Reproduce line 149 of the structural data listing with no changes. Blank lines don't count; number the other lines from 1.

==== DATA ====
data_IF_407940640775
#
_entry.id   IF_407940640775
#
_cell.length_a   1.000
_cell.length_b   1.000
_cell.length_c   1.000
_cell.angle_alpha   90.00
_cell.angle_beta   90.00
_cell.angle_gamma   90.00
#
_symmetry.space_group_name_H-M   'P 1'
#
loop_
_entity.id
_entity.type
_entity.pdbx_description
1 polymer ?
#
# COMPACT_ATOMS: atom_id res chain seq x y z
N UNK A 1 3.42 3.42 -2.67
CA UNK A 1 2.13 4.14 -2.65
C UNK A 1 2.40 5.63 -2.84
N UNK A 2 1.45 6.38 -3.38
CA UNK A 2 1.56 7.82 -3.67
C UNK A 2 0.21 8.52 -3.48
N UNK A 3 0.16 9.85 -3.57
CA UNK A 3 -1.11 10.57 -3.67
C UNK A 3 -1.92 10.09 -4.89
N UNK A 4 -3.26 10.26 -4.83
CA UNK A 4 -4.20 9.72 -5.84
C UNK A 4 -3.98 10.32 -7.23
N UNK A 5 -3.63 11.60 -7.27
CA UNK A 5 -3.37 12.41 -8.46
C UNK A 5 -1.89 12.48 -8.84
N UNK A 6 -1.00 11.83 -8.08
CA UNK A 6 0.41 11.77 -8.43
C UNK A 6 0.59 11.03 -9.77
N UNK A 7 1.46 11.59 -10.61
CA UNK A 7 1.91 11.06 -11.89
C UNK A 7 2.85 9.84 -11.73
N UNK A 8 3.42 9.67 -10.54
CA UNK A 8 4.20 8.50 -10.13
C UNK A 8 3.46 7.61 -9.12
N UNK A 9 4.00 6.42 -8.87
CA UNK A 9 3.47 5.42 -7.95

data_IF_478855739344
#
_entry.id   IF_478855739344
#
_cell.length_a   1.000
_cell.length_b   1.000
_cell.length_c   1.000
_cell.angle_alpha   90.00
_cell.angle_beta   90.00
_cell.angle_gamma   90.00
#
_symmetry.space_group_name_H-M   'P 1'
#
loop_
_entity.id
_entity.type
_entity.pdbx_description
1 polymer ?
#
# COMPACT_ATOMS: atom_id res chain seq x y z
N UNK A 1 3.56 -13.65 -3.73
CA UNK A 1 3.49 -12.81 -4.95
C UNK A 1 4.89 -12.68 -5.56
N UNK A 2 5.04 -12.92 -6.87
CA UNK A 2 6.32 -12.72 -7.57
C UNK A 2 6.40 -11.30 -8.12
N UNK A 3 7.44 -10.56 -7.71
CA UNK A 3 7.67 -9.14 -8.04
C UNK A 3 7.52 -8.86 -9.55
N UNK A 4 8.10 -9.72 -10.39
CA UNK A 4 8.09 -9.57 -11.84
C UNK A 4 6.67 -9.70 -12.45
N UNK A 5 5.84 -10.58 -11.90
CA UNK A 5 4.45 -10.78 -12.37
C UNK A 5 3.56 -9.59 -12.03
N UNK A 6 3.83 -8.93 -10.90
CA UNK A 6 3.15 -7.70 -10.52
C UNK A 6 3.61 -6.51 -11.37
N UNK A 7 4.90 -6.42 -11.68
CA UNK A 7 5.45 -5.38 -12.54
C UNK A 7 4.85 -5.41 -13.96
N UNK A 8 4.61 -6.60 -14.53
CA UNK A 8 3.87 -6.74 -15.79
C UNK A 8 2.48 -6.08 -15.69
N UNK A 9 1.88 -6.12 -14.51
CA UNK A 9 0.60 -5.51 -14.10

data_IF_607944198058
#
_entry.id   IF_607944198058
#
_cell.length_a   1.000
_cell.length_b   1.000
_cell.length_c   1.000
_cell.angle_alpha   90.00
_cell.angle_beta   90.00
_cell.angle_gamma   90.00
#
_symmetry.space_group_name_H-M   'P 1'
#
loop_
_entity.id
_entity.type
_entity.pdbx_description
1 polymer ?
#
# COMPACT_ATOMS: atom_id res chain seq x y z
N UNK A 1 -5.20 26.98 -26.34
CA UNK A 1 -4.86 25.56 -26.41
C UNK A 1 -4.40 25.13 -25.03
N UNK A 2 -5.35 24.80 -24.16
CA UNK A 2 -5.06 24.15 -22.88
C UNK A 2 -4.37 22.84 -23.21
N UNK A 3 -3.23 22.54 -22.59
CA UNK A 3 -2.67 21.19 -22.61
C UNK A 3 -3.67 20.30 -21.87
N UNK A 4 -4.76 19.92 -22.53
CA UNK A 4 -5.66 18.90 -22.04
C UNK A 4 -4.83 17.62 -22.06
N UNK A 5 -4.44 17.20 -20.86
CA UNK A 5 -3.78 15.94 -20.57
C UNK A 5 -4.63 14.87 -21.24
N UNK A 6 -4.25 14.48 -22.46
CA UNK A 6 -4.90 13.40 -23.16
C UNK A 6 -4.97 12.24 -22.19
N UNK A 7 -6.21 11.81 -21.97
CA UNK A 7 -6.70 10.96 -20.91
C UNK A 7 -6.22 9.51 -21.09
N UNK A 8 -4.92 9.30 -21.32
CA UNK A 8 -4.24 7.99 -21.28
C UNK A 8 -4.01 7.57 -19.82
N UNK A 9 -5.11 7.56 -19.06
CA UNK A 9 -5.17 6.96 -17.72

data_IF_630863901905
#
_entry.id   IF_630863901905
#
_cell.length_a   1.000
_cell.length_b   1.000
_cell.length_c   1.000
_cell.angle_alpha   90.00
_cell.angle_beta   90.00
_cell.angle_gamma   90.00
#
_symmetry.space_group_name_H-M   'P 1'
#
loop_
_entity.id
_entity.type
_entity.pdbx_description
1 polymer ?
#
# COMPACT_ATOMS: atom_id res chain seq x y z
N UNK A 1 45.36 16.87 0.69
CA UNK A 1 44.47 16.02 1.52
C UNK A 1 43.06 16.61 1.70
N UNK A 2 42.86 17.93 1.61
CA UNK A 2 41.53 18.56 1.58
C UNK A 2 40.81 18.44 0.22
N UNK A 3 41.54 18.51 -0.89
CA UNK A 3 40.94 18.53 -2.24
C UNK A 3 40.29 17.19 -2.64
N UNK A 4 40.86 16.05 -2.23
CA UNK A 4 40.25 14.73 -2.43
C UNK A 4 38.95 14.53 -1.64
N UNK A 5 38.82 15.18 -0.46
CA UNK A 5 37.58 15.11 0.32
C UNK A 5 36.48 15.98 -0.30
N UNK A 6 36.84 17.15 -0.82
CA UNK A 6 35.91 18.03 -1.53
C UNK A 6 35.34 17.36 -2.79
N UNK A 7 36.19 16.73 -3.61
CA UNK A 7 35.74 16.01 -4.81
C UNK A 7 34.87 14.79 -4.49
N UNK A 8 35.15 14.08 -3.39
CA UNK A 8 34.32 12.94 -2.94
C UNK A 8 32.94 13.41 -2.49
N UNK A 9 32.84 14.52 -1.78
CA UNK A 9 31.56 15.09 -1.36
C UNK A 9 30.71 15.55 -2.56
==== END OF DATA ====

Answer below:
#